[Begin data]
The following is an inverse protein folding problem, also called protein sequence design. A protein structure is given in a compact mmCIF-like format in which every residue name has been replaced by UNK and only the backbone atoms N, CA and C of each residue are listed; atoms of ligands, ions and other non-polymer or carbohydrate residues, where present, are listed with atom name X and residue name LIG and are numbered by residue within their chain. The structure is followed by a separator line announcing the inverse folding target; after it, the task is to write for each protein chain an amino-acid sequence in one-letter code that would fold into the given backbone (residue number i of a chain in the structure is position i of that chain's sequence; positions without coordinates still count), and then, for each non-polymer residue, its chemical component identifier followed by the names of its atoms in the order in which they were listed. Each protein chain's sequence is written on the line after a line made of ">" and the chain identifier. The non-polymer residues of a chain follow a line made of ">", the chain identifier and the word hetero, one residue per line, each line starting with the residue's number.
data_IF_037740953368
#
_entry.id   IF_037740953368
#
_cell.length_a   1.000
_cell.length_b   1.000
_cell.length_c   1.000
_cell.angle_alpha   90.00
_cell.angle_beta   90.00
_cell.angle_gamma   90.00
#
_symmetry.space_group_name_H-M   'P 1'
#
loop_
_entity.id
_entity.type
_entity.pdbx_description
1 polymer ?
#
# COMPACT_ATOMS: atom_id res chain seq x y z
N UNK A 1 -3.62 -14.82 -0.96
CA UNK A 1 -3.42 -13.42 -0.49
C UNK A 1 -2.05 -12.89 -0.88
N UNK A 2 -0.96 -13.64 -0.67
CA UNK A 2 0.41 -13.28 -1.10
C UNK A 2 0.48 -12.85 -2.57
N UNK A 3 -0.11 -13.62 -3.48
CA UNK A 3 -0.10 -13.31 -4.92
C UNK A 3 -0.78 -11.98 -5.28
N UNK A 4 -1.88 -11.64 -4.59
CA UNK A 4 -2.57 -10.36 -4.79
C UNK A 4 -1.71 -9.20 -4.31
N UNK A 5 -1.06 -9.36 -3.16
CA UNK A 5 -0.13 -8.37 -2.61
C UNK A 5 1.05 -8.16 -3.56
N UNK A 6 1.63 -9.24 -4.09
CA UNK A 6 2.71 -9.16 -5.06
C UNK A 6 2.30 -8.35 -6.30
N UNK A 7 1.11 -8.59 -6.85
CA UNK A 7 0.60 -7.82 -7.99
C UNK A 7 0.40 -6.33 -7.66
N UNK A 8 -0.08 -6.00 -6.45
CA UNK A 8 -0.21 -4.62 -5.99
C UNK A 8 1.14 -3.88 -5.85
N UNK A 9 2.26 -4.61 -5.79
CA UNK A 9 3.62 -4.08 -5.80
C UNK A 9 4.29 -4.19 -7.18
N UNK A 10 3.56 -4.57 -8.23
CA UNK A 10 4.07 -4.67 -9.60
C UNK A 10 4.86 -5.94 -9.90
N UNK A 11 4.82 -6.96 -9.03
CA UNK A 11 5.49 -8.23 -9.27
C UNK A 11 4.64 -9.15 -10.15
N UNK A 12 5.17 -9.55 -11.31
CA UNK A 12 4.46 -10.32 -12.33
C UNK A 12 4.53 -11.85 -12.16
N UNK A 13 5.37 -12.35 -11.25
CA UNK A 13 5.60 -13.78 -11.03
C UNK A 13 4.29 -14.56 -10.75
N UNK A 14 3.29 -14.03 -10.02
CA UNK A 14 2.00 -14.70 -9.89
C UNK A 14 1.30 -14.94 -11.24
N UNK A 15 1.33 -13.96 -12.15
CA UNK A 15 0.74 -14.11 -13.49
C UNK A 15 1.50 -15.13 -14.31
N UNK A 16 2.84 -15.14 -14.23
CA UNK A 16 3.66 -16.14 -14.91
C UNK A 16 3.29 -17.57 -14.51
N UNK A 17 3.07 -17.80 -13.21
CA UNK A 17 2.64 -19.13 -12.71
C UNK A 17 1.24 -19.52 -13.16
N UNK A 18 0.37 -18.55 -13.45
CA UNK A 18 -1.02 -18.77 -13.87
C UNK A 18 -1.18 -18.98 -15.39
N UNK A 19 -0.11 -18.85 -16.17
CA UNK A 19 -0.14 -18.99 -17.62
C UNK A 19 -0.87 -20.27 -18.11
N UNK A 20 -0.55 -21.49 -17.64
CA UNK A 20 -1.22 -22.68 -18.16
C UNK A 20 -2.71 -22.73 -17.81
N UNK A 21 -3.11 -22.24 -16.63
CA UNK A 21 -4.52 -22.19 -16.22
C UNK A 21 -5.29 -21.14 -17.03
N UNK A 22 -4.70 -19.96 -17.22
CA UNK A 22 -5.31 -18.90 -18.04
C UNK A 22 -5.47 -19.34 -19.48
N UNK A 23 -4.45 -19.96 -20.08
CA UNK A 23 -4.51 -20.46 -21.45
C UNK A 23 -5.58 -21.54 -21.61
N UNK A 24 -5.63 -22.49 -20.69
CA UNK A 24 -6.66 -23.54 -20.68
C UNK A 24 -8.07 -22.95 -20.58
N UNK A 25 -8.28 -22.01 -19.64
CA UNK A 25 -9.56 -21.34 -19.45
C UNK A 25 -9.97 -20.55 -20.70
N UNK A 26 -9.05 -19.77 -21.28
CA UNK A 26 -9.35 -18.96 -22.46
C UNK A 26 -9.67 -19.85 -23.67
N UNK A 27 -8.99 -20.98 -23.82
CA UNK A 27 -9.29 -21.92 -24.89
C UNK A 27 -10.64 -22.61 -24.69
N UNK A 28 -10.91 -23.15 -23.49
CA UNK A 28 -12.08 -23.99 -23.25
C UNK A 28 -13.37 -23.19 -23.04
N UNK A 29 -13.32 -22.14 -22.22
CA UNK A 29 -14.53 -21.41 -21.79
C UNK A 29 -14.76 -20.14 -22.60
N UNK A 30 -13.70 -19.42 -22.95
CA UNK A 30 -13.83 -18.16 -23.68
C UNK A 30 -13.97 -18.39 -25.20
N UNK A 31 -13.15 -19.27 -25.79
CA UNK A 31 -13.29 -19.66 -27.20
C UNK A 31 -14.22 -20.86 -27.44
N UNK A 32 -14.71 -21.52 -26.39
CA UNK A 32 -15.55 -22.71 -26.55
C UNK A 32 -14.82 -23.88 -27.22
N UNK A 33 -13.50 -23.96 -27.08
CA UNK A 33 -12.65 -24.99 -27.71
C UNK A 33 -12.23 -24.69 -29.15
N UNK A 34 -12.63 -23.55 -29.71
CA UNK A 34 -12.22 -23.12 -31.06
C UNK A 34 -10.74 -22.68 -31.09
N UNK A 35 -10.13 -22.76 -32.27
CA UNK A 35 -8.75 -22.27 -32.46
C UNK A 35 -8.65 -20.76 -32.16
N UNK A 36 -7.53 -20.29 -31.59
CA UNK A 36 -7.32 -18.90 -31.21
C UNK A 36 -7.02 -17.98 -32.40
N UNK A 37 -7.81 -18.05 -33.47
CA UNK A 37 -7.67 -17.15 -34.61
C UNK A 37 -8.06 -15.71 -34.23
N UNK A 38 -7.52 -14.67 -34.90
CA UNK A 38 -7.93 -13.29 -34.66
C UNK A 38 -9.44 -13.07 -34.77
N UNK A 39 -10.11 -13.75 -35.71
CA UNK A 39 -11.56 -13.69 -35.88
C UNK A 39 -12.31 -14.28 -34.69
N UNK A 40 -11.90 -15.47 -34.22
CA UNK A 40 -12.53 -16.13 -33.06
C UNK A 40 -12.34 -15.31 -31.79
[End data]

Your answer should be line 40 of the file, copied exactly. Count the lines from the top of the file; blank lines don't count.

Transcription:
N UNK A 7 1.11 -8.59 -6.85